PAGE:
Sundance Award: “The House I Live In”

The wretched story of race, crack, crime, and how black youth bear the brunt of what is a racially focused crime that singles out black youth.  This is a crime with roots in the importation of the crack cocaine phenomenon that may have its roots in the importation of crack cocaine culture by our government’s importation of cocaine to pay for the Iran-Contra debacle of the 1980’s – Carlos

A Colossal Failure: Sundance Award-Winning Film Sheds New Light on Destructive Drug War

Amy Goodman interviews the Director of “The House I Live In” to explore the horrific failures of drug war, as well as the argument for a public health approach.
January 31, 2012  |
 This weekend the top documentary prize at the Sundance Film Festival went to “The House I Live In,” which questions why the United States has spent more than $1 trillion on drug arrests in the past 40 years, and yet drugs are cheaper, purer, and more available today than ever. The film examines the economic, as well as the moral and practical, failures of the so-called “war on drugs,” and calls on the United States to approach drug abuse not as a “war,” but as a matter of public health. We need “a very changed dialogue in this country that understands drugs as a public health concern and not a criminal justice concern,” says the film’s Director Eugene Jarecki. “That means the system has to say, ‘We were wrong.’” We also speak with Nannie Jeter, who helped raise Jarecki as her own son succumbed to drug addiction and is highlighted in the film. We air clips from the film, featuring Michelle Alexander, author of “The New Jim Crow;” Canadian physician and bestselling author, Gabor Maté; and David Simon, creator of “The Wire.”

AMY GOODMAN: As the Republican presidential candidates challenge President Obama with competing visions for how to improve the struggling U.S. economy, a new documentary questions the amount of money this country spends on the so-called “war on drugs.” Over the last 40 years, more than 45 million drug-related arrests have cost an estimated $1 trillion. Yet drugs are cheaper, purer and more available today than ever. The documentary is called The House I Live In. It examines the economic, as well as the moral and practical, failures of the war on drugs and calls on the U.S. to approach drug abuse not as a war, but as a matter of public health.

The House I Live In won the Grand Jury Prize for U.S. Documentary this past weekend at the Sundance Film Festival in Park City, Utah, the largest independent film showcase in the country. Democracy Now! was there earlier in the week, and I spoke with the film’s director, Eugene Jarecki, along with one of his main characters in the film, Nannie Jeter, about what inspired him to look at the war on drugs.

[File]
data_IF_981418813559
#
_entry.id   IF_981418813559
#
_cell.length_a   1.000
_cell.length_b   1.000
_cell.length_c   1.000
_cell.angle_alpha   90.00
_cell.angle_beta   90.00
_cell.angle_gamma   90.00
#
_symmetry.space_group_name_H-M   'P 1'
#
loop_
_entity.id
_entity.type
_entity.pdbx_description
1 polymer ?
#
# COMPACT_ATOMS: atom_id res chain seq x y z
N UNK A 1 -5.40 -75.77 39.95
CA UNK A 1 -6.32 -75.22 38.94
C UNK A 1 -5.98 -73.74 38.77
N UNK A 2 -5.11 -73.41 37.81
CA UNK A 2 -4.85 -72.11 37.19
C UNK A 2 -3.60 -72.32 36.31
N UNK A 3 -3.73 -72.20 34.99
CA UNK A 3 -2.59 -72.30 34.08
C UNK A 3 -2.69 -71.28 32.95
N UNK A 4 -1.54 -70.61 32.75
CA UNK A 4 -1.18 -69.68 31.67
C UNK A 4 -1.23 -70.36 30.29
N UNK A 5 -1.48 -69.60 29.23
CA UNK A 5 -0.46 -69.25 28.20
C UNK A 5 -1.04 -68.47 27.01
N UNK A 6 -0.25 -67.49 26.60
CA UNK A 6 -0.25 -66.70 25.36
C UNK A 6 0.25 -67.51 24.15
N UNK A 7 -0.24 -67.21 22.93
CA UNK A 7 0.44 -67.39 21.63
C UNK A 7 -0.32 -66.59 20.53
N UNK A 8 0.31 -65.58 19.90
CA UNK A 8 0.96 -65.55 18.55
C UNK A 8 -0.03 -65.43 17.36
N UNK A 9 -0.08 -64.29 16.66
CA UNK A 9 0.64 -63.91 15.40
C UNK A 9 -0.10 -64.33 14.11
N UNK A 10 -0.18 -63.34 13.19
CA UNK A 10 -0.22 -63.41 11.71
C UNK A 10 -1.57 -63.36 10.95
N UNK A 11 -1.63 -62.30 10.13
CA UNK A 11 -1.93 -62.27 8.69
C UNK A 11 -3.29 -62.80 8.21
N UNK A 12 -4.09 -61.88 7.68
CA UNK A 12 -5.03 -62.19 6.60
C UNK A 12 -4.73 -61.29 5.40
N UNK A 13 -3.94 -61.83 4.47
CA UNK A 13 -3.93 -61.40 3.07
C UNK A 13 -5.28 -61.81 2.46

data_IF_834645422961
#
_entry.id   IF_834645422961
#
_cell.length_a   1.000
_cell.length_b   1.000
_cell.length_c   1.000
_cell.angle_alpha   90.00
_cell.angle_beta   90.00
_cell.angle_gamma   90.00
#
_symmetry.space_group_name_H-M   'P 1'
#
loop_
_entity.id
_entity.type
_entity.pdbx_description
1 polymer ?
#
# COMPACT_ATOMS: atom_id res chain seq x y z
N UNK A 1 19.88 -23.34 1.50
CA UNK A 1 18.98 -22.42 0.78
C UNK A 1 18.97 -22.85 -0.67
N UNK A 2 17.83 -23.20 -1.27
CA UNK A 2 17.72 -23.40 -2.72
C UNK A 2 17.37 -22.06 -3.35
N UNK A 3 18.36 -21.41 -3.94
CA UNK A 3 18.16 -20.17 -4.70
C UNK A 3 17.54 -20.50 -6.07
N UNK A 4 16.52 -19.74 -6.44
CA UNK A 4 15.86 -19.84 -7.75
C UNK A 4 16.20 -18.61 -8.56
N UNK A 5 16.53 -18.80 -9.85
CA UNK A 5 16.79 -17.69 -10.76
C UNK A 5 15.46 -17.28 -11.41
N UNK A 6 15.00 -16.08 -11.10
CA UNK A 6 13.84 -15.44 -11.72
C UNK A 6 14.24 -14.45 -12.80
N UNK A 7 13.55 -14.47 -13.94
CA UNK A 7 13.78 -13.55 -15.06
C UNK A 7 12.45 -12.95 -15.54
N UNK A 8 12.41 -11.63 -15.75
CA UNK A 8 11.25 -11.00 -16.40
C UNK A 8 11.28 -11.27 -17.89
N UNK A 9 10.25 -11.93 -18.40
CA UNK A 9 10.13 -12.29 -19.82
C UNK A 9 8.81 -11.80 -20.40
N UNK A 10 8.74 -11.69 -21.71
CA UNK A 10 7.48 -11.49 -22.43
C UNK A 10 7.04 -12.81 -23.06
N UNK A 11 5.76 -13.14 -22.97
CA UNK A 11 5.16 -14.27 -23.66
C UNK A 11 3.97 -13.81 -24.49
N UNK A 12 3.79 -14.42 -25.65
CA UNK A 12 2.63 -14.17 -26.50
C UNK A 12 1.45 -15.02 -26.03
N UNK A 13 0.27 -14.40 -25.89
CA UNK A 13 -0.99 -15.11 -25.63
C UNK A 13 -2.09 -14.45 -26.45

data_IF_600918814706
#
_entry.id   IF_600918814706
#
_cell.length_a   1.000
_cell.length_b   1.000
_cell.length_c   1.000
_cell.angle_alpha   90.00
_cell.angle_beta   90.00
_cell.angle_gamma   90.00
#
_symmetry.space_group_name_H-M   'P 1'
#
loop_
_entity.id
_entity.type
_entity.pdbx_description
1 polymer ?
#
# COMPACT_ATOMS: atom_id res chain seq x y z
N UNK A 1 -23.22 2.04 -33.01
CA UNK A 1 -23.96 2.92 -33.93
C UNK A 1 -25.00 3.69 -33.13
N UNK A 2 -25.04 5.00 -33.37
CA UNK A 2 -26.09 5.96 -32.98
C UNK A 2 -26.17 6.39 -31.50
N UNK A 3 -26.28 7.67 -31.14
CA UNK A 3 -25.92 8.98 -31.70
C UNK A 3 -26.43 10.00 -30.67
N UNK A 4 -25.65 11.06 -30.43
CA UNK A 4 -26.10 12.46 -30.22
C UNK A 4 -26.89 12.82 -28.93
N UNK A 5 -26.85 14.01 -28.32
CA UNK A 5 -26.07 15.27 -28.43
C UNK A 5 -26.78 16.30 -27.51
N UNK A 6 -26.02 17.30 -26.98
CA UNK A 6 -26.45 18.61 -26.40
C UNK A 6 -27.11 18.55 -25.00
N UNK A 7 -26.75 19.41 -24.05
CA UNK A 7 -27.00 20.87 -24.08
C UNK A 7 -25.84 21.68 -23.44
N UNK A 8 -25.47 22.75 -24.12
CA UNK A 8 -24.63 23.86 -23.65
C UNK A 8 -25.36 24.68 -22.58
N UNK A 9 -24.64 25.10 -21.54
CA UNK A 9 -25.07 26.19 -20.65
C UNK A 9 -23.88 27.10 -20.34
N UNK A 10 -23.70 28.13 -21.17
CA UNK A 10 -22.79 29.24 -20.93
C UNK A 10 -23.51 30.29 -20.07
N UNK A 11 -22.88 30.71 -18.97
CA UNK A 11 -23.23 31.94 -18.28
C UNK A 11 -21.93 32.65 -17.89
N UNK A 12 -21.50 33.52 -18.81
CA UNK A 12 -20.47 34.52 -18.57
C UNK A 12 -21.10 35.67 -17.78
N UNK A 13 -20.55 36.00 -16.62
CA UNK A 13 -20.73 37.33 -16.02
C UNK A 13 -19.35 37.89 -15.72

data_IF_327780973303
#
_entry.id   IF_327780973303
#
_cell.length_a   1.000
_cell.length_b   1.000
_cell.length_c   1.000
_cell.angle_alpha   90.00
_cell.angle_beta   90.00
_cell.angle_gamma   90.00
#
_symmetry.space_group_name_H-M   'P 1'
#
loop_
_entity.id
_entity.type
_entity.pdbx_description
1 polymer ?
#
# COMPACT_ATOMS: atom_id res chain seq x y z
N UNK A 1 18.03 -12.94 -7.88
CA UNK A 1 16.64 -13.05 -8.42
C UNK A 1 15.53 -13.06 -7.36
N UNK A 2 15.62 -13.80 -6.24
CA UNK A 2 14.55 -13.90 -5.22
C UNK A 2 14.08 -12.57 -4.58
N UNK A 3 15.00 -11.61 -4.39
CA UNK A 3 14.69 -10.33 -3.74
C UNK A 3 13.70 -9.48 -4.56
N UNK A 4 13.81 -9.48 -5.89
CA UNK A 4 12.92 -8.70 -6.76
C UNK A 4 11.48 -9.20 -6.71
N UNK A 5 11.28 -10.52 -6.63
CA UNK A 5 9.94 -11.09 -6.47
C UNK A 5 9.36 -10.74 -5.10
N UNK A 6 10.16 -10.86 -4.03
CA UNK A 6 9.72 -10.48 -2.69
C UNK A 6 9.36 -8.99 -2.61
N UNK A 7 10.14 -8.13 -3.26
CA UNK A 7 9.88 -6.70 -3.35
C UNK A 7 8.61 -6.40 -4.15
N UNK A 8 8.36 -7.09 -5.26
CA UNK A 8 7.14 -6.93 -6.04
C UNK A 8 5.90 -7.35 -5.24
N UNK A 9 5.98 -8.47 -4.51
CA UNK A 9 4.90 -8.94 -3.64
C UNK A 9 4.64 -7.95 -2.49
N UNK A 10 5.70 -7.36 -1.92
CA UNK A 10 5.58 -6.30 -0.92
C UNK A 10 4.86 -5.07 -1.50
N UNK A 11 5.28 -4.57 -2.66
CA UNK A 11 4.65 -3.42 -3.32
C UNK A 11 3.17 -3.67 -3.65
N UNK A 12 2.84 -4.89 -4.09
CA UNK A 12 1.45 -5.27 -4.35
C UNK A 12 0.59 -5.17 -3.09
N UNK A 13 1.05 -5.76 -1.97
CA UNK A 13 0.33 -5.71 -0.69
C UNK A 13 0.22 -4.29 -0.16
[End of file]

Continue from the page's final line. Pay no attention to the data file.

EUGENE JARECKI: The film is a movie which was very much inspired by Nannie Jeter, who’s sitting with me. I grew up—I’ve known Nannie my whole life. Nannie worked with my family from the time I was a toddler and taught me a great deal about life and about the struggles of people in this country. And as I grew up, you know, I was very close with Nannie, and I was very close with members of her family, some of whom have come here to Sundance. And I grew up, and I’ve had a pretty privileged life. I’ve been able to become a filmmaker. I’ve met opportunity along the way. I’ve had a lot of positive experiences. And I noticed that young people in her family, who were growing up alongside me, were not having that kind of experience, and I wanted to know why.

I wanted to know why people I love and care about—I mean, I knew that we were all living in a post-civil-rights America. Nannie Jeter is African American. Her family is African American. But I thought that was all supposed to get better, and so I thought we were on a path all together, as I think a lot of people did. And yet, despite certain gains that African Americans have made, for the masses of black people in this country, it remains a pretty tough road to hoe. And I wanted to know what went wrong. And I began to learn that from Nannie, and that really sent me on a journey, because I started to ask her my first questions about what she thought had happened, even within her own family and community.  For the full article see:

About carlos

I'm a curious person, of reasonable intellect, "on the beach" (retired) and enjoying my interest in anthropology, language, civil rights, and a few other areas. I've been a hippie/student/aerospace tech writer in the '60s, a witness to the Portuguese revolution in the ‘70s, a defense test engineer and witness to the Guatemalan genocide in the '80s, and a network engineer for an ISP in the '90s. Now I’m a student and commentator until my time is up. I've spent time under the spell of the Mesoamerican pyramids and the sweet sound of the Portuguese language. I've lived in Europe, traveled in Brazil, Central America, Iceland, New Zealand, and other places. My preferred mode of travel is with a backpack and I eat (almost) anything local. Somehow, many of the countries I have been to have had civil unrest (for which I was not responsible). I'm open to correspond with anyone who might share my liberal, humanist interests. I live in San Buenaventura, California.
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